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Celebrating The Worst Poet Of All Time

08/18/2014 08:18 am ET | Updated Oct 18, 2014

In The Hitchhiker's Guide to the Galaxy, Douglas Adams created a race of aliens whose hobby was writing poetry so terrible that listening to it was akin to a physical assault.

The Vogons are (we hope) fictional, but Earth has its very own Bad Poet Laureate. Feast your ears upon the poetry of William Topaz McGonagall. At Grammarly we tend to frown on bad writing, but there's something almost majestic about McGonagall's incompetence. As Stephen Pile, who featured the poet in his Book of Heroic Failures, said, McGonagall was "so giftedly bad he backed unwittingly into genius."

The official website celebrating (if that's the correct word) McGonagall's life and work describes him as having "discovered his discordant muse in 1877 and embarked upon a 25 year career as a working poet, delighting and appalling audiences across Scotland and beyond." Already a failed actor and a handloom weaver in an era when his craft was rapidly being replaced by machines, McGonagall claimed that at fifty years old, he suddenly heard a voice compelling him to write.

And write he did -- over 200 poems, every one of them terrible.

McGonagall had no concept of figurative language or meter; his lines don't scan and his rhymes are either absurdly childish or painfully overwrought. Here's an example of his (horrible) verse:

The hen it is a useful beast,
And struts about the yard also;
It sometimes lays an egg or two,
Or three or four or more or so.

Take a moment to let that sink in.

His best-known poem is "The Tay Bridge Disaster," an account of -- you guessed it -- a collapsed bridge. Like many of his poems, it's a mostly factual report of an event told with great emotion but very little metaphor.

I must now conclude my lay
By telling the world fearlessly without the least dismay,
That your central girders would not have given way,
At least many sensible men do say,
Had they been supported on each side with buttresses,
At least many sensible men confesses,
For the stronger we our houses do build,
The less chance we have of being killed.

After his poem "An Address to the Rev. George Gilfillan" was published in the Dundee Weekly News as a joke, McGonagall was inspired to keep seeking publication and patronage. He sent letters to Queen Victoria and once walked to Balmoral, her Scottish estate, to gain her favor. He traveled to both London and New York to find an audience, and along the way he sold broadsides of his work in the streets, performed in musical halls, and even recited poetry in pubs.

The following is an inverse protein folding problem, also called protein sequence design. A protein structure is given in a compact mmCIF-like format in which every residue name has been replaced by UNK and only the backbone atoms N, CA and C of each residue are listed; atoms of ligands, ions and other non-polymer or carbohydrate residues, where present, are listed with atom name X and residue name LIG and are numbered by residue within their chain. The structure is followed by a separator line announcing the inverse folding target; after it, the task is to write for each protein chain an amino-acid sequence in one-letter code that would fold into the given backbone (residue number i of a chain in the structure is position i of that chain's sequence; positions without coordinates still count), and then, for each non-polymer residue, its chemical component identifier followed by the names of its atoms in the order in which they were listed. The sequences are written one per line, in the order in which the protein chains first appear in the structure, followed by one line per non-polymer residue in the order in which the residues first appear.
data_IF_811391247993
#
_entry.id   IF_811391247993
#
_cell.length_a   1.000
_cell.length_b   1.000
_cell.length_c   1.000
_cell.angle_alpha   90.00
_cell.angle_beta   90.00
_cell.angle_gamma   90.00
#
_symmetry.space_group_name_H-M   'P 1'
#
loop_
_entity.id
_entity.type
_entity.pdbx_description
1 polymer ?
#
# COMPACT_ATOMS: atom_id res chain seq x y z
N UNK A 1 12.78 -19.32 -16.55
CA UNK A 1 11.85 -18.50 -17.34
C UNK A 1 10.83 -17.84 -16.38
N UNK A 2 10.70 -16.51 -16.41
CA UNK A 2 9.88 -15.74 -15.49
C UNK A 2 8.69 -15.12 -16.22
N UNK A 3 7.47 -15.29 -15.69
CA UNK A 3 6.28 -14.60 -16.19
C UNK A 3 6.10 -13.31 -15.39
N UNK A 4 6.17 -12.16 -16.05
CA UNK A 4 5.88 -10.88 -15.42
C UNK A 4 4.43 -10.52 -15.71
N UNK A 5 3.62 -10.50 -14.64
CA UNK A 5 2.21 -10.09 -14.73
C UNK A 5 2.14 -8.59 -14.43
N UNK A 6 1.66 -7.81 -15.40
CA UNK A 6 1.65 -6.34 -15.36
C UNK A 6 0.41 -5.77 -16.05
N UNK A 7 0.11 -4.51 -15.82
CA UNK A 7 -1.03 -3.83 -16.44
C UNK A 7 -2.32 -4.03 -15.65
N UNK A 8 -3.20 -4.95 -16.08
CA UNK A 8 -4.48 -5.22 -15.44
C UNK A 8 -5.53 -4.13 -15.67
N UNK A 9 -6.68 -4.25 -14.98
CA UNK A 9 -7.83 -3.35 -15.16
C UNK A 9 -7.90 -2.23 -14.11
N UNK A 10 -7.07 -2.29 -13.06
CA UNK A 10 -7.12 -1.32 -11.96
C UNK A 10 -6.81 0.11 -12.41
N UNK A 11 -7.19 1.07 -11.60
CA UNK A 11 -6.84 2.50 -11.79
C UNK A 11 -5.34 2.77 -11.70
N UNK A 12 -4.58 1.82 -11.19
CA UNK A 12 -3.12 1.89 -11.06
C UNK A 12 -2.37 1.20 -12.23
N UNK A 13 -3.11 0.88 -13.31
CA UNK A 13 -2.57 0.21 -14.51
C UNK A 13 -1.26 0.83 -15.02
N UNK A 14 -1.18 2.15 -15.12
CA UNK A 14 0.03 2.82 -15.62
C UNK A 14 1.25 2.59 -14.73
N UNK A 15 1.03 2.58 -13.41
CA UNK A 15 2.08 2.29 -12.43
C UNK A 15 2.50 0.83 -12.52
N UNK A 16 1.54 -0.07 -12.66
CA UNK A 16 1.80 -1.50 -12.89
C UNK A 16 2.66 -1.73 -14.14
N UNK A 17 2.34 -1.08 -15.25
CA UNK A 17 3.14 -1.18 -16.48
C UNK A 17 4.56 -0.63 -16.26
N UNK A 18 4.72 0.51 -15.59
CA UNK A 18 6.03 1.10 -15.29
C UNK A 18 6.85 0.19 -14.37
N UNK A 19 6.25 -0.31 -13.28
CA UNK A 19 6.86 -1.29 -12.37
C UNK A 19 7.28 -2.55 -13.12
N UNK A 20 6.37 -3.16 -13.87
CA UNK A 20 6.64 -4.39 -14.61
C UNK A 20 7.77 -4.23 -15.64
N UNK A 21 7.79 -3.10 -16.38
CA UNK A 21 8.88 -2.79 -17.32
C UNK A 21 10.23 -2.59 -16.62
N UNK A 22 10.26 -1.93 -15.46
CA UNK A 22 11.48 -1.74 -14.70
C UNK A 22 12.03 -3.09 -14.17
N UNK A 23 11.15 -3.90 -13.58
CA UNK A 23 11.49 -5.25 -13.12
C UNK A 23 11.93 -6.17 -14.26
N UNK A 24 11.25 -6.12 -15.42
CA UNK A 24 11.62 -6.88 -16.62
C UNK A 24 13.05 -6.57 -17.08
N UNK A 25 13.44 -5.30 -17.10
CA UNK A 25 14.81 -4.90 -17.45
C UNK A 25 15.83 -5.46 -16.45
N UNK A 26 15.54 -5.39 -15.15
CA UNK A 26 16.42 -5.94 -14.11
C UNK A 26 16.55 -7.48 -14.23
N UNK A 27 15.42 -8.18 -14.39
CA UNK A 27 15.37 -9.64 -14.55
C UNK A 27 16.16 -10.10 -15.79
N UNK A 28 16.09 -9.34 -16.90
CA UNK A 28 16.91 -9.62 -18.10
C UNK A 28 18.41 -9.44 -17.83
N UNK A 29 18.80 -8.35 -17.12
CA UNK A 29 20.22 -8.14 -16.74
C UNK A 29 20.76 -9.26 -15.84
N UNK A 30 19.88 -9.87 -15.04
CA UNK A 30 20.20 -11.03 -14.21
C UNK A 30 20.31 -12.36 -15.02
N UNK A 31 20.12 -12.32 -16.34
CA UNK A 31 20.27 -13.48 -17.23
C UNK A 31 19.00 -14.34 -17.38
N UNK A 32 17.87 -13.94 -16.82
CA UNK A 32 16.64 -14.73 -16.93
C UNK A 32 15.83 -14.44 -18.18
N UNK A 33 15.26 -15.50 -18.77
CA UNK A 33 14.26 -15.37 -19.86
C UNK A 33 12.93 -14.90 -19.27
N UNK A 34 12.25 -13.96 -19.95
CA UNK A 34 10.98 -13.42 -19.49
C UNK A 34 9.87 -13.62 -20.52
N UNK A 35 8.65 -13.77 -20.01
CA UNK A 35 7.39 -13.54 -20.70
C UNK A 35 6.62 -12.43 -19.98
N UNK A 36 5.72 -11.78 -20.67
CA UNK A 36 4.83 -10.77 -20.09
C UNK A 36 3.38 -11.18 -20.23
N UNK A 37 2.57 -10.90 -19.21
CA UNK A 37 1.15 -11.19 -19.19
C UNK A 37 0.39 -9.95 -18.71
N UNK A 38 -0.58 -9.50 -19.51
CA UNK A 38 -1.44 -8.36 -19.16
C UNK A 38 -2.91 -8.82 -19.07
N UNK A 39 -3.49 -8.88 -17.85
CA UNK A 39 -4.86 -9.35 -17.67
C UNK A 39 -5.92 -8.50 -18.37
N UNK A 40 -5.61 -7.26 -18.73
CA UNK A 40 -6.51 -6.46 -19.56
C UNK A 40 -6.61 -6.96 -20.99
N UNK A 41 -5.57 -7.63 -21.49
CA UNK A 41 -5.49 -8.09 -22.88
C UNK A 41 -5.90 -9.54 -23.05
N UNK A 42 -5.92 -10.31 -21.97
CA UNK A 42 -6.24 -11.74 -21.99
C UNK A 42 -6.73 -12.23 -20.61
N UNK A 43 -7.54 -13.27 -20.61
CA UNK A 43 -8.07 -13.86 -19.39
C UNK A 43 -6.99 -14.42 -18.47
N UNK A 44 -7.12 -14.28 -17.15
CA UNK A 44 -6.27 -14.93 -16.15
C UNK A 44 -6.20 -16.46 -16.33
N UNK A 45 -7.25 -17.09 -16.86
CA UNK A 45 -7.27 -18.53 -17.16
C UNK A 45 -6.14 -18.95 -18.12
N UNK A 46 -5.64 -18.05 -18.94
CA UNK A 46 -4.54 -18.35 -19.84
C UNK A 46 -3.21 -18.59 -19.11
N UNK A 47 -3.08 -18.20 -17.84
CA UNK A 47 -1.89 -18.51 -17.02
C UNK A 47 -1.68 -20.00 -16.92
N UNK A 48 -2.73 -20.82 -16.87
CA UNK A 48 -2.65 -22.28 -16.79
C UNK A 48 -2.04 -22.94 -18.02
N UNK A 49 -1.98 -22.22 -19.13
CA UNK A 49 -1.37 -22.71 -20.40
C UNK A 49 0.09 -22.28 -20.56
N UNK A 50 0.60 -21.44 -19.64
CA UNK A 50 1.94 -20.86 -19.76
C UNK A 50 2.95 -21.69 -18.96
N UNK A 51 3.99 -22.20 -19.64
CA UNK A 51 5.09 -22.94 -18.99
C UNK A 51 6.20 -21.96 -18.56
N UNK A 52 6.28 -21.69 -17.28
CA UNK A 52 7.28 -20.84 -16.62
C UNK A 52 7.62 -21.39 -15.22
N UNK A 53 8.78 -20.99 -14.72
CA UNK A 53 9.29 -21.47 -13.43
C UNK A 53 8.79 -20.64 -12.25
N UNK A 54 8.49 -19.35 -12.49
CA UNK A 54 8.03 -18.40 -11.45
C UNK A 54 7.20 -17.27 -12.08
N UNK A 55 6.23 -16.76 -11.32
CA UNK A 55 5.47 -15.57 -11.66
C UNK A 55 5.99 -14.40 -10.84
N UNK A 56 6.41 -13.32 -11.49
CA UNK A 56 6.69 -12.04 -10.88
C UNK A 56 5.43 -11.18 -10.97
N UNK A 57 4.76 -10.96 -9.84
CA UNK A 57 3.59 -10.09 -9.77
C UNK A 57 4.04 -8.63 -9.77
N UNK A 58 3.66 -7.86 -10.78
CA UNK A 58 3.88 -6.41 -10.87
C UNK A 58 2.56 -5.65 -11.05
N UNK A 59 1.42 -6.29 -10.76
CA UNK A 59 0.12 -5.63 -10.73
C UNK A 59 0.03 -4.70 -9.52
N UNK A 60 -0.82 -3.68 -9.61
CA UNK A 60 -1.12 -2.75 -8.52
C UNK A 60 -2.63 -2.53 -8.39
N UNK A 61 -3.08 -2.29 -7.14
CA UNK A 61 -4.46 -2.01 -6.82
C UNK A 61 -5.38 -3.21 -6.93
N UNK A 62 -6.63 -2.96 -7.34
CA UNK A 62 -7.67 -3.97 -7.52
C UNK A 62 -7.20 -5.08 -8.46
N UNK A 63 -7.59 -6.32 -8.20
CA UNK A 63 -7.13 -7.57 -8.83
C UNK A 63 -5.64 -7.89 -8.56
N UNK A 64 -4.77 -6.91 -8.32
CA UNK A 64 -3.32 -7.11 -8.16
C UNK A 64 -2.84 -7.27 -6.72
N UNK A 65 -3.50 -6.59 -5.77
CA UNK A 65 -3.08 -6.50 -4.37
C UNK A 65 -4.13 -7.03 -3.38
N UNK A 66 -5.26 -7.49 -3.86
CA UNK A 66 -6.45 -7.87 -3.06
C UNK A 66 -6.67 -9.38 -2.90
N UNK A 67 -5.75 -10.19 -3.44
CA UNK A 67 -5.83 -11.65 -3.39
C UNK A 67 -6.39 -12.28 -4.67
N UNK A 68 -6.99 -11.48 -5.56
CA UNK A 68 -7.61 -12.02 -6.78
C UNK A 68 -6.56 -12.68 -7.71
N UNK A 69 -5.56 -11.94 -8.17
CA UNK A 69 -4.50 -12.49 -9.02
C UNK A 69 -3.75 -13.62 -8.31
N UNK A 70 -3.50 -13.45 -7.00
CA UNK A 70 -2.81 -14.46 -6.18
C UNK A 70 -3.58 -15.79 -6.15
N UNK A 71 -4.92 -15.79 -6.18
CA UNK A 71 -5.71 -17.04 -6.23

Unfortunately, many of his poems were screeds against "the demon drink," which didn't make him very popular in the bar scene. Despite limited success as an unintentional comedy act, the Bard of Dundee died penniless in 1902.

According to Andy McSmith, writing for The Independent, "it is not the quality of his poetry that has immortalised McGonagall, but rather the British love of heroic failures. We adore the little fellow with oversize ambition who won't give up even when it is blindingly obvious to everyone around him that he is bound to fail."

But was McGonagall truly such a failure?

Florence Foster Jenkins, remembered as the worst opera singer in history, once said "People may say I can't sing, but no one can say I didn't." Like Jenkins, McGonagall might not have had much talent (or rhythm, or possibly a thesaurus), but no one can deny that he followed his dreams with dogged determination. Although he did not achieve the success he craved during his lifetime, his work is still in print today, long after most of his contemporaries have been forgotten.

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